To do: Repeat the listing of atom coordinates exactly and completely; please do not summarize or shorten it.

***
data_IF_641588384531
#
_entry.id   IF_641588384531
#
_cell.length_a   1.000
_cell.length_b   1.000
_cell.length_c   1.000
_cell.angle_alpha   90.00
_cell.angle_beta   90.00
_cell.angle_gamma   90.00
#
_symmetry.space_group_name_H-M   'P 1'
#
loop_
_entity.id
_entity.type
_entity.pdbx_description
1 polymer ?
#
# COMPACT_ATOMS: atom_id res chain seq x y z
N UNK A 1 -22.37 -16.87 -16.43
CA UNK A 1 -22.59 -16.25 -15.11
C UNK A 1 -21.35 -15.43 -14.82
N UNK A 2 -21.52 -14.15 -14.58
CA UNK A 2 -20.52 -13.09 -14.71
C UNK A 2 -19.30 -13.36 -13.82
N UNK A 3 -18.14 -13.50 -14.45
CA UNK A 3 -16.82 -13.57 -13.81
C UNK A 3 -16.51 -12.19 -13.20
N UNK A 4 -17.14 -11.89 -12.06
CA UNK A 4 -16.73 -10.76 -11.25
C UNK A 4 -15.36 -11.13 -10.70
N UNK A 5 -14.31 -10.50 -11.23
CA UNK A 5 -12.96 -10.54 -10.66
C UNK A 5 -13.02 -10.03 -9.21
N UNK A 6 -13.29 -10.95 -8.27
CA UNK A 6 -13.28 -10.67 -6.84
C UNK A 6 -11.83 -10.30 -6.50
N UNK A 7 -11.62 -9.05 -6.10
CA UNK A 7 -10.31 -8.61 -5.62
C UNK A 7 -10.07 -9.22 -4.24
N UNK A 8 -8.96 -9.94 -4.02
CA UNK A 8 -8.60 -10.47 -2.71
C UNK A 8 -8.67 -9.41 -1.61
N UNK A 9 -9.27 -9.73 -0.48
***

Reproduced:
data_IF_641588384531
#
_entry.id   IF_641588384531
#
_cell.length_a   1.000
_cell.length_b   1.000
_cell.length_c   1.000
_cell.angle_alpha   90.00
_cell.angle_beta   90.00
_cell.angle_gamma   90.00
#
_symmetry.space_group_name_H-M   'P 1'
#
loop_
_entity.id
_entity.type
_entity.pdbx_description
1 polymer ?
#
# COMPACT_ATOMS: atom_id res chain seq x y z
N UNK A 1 -22.37 -16.87 -16.43
CA UNK A 1 -22.59 -16.25 -15.11
C UNK A 1 -21.35 -15.43 -14.82
N UNK A 2 -21.52 -14.15 -14.58
CA UNK A 2 -20.52 -13.09 -14.71
C UNK A 2 -19.30 -13.36 -13.82
N UNK A 3 -18.14 -13.50 -14.45
CA UNK A 3 -16.82 -13.57 -13.81
C UNK A 3 -16.51 -12.19 -13.20
N UNK A 4 -17.14 -11.89 -12.06
CA UNK A 4 -16.73 -10.76 -11.25
C UNK A 4 -15.36 -11.13 -10.70
N UNK A 5 -14.31 -10.50 -11.23
CA UNK A 5 -12.96 -10.54 -10.66
C UNK A 5 -13.02 -10.03 -9.21
N UNK A 6 -13.29 -10.95 -8.27
CA UNK A 6 -13.28 -10.67 -6.84
C UNK A 6 -11.83 -10.30 -6.50
N UNK A 7 -11.62 -9.05 -6.10
CA UNK A 7 -10.31 -8.61 -5.62
C UNK A 7 -10.07 -9.22 -4.24
N UNK A 8 -8.96 -9.94 -4.02
CA UNK A 8 -8.60 -10.47 -2.71
C UNK A 8 -8.67 -9.41 -1.61
N UNK A 9 -9.27 -9.73 -0.48